With radio clearly a success, Sarnoff turned his attention to another pet project in which he saw tremendous potential-television. He set up a special NBC station called B2XBS to experiment with the new medium. At the World's Fair in April 1939, Sarnoff conducted the first public television broadcast. Speaking from the RCA Pavilion on the fair's Avenue of Progress, Sarnoff told viewers, "It is with a feeling of humbleness that I come to this moment of announcing the birth of a new art so important in its implication that it is bound to affect all society."
Television would have arrived faster if it weren't for the intervention of World War II, during which Sarnoff served as a consultant for General Dwight D. Eisenhower. Upon his return to civilian life, Sarnoff threw himself into making his dream of commercial television a reality. The new medium seemed risky and expensive at the time. But just as Sarnoff had predicted, the postwar TV market boomed, and RCA recouped its $50 million investment in research in just three years. Sarnoff then became obsessed with color television, gambling millions of dollars on its success and nearly losing.
The problem with color TV lay in creating a set that was "compatible"-able to receive both black-and-white and color images. In 1950, the Federal Communications Commission (FCC) approved a noncompatible system developed by NBC's top rival, the Columbia Broadcasting System, but reversed its decision three years later when NBC came up with a compatible system. Sarnoff had spent $150 million to come out ahead, but the investment proved to be worthwhile.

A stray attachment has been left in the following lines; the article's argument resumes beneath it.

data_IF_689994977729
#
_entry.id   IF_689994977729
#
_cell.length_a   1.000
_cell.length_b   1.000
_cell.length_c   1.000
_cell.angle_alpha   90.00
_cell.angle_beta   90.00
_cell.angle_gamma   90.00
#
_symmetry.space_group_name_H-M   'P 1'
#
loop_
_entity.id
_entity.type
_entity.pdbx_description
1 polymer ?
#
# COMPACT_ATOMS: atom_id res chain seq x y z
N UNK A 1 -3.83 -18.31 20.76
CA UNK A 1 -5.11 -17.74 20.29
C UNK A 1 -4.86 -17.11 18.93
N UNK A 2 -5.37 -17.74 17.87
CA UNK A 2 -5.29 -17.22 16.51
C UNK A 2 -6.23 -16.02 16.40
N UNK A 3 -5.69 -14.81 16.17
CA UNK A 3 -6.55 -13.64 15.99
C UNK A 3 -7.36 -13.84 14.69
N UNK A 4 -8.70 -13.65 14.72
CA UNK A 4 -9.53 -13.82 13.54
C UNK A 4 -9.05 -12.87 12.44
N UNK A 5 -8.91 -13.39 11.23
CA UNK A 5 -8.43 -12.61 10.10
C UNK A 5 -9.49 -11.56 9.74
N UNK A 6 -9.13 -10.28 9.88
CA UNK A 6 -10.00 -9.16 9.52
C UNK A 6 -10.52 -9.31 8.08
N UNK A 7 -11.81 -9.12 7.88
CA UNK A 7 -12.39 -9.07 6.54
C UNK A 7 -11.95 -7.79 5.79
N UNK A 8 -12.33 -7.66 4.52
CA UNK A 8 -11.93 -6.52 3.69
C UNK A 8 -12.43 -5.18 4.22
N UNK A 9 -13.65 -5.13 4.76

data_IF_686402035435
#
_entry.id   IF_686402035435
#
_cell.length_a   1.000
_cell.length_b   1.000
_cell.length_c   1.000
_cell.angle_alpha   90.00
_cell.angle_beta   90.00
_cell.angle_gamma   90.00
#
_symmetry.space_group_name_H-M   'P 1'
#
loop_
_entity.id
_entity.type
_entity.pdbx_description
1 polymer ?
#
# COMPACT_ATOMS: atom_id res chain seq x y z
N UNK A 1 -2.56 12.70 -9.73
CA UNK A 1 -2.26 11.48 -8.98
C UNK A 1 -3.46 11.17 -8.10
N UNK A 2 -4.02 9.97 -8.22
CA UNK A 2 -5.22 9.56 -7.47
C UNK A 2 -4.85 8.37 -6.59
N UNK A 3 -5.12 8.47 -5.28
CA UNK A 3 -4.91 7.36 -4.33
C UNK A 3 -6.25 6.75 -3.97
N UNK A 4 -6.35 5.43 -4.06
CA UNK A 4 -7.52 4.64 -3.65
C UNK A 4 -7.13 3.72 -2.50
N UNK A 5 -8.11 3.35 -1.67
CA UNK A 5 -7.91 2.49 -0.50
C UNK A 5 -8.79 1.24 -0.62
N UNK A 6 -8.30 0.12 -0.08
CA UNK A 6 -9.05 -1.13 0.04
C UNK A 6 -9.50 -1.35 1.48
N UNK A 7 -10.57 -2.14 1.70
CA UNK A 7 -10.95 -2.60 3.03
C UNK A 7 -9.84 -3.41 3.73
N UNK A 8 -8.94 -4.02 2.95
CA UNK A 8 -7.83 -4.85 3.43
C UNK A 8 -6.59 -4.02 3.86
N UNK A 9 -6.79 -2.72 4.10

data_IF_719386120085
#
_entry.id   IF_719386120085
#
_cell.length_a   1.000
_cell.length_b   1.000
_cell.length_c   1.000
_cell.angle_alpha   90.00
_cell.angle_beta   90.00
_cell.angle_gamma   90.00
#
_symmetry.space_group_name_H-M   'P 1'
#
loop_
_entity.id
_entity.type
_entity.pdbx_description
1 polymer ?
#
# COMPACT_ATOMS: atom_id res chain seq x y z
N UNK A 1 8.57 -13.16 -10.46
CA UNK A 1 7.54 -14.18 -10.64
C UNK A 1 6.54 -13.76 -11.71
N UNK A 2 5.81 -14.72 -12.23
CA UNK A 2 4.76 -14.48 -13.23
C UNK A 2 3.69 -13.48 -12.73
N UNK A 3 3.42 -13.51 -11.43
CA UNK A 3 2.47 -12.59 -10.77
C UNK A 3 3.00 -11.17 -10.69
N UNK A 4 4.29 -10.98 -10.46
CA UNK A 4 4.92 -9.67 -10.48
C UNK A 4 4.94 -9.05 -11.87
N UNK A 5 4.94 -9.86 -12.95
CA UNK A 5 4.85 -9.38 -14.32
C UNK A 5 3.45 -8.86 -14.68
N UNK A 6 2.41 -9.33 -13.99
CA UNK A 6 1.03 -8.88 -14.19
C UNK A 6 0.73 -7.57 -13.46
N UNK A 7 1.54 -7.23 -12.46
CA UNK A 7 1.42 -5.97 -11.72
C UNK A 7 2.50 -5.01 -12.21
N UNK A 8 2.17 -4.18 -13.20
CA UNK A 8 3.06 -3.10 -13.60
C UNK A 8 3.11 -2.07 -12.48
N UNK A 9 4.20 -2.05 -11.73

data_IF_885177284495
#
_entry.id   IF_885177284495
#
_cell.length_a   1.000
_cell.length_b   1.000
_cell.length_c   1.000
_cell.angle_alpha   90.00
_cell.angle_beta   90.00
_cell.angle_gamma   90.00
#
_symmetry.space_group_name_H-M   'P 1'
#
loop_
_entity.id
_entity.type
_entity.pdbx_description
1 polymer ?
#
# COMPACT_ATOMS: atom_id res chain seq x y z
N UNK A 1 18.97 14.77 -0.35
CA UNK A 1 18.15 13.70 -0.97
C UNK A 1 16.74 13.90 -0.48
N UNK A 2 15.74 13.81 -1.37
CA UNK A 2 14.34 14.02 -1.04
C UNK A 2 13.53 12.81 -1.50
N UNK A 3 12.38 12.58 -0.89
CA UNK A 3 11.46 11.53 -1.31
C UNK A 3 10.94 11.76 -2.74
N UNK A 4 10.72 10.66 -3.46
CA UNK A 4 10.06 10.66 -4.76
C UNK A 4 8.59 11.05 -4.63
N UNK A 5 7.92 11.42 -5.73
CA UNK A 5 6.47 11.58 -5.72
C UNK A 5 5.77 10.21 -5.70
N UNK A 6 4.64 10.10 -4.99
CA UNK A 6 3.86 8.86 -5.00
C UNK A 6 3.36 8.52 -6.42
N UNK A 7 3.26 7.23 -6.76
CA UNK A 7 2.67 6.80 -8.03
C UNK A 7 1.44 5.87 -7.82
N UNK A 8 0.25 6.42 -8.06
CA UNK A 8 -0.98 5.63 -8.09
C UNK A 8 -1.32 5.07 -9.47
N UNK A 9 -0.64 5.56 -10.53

Color television would be Sarnoff's last, and perhaps his greatest, accomplishment. In the summer of 1968, he became ill with a mastoid infection and never fully recovered. In 1970, he retired as chairman of RCA, and he died a year later. At the time of his death, RCA was grossing more than $3 billion annually and had 64 manufacturing plants in the United States and abroad. During his 41-year tenure as head of RCA, Sarnoff had turned the fledgling company into a corporate titan. But his real genius lay in his ability to see further into the future than his contemporaries, and through hard work and determination, to bring that future into reality. It was Sarnoff who was primarily responsible for both radio and television, and the creation of a truly global village.
As a member of General Dwight D. Eisenhower's staff during World War II, David Sarnoff spearheaded many of the communications advances that aided the Allies in defeating the Axis forces. Under Sarnoff's direction, RCA developed and produced airborne and shipborne missiles guided by TV, as well as many other types of equipment, including electronic navigation systems. Sarnoff himself coordinated "D-Day" communications and was later instrumental in restoring communications systems in France.
After the war, as head of RCA, Sarnoff was awarded both the Legion of Merit and the Medal of Merit for the company's contribution to the war effort. He was also named a brigadier general in the U.S. Army, and for the rest of his life he would affectionately be referred to as "The General."
During the first public television broadcast at the 1939 World's Fair, David Sarnoff predicted that television "will become an important factor in American life." But it's doubtful that even he could have imagined how true that statement would be. According to a study conducted by Nielsen Media Research, in 1998, more than 98 million homes-nearly 99 percent of the households in America-had at least one television set, and more than 73.5 million (74 percent) of those households owned two or more sets.